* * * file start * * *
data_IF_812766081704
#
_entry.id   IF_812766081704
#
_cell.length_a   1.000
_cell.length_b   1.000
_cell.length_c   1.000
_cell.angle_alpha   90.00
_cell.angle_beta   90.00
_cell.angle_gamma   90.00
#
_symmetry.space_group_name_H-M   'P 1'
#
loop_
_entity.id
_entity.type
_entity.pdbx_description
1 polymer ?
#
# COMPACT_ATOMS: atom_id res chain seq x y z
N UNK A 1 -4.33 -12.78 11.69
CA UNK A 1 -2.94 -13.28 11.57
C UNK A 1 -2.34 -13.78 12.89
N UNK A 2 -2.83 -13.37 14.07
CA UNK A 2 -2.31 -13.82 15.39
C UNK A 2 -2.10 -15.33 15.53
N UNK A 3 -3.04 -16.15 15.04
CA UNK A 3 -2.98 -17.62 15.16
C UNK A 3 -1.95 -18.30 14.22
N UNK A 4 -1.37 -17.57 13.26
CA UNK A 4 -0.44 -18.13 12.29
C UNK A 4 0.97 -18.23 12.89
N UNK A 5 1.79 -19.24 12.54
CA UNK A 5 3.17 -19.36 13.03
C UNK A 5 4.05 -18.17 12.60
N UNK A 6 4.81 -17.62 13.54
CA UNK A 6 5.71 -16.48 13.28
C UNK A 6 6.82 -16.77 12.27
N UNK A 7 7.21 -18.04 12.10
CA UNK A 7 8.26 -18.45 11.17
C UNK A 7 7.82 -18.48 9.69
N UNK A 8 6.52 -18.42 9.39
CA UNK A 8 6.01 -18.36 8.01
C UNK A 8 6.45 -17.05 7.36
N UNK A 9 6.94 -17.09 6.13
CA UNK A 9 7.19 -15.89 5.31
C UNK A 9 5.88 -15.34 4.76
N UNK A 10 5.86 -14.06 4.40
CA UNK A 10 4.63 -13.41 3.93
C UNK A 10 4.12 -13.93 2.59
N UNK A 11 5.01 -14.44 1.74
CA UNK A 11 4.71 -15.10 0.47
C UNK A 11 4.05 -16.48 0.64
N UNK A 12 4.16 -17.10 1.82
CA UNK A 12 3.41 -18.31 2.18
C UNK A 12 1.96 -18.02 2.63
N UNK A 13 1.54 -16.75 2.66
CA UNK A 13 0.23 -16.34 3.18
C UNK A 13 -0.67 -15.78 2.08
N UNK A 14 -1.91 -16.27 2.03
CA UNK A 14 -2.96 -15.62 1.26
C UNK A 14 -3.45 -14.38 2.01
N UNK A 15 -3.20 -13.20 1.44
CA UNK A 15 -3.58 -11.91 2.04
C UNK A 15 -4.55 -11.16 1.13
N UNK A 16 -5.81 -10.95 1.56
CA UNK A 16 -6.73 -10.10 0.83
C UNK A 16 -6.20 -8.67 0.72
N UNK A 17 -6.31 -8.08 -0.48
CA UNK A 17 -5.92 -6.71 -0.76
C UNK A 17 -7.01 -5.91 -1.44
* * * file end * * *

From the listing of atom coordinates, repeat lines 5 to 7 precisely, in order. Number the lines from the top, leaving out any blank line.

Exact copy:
_cell.length_a   1.000
_cell.length_b   1.000
_cell.length_c   1.000